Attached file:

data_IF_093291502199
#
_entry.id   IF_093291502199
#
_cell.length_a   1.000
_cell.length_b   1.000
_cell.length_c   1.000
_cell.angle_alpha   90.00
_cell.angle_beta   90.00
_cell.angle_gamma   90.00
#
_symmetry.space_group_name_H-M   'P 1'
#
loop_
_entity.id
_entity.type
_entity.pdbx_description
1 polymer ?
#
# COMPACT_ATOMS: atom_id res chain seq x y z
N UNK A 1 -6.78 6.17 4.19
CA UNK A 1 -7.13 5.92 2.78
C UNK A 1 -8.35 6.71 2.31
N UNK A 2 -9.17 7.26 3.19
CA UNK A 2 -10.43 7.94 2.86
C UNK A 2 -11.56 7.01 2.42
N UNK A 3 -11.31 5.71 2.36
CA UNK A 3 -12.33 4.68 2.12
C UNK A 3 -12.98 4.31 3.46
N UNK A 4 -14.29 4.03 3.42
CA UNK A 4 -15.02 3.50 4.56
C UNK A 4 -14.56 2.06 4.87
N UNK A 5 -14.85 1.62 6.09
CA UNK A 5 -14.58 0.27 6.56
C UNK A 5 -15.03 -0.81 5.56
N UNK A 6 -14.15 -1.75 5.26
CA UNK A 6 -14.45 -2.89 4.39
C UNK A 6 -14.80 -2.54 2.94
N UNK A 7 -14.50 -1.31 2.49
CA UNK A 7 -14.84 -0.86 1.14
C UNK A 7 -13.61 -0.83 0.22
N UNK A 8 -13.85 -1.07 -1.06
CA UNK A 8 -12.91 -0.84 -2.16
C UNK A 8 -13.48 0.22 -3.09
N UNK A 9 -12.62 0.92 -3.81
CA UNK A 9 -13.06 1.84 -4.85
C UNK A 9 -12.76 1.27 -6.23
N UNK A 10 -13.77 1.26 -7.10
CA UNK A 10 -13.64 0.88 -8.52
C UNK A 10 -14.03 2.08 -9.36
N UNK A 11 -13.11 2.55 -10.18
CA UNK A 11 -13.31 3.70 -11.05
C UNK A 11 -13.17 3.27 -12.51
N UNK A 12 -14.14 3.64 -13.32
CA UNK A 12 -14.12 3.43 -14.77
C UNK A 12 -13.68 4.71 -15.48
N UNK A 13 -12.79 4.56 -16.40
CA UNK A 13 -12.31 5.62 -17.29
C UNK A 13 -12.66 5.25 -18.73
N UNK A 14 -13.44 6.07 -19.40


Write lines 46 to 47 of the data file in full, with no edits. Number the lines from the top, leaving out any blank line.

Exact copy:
CA UNK A 9 -13.06 1.84 -4.85
C UNK A 9 -12.76 1.27 -6.23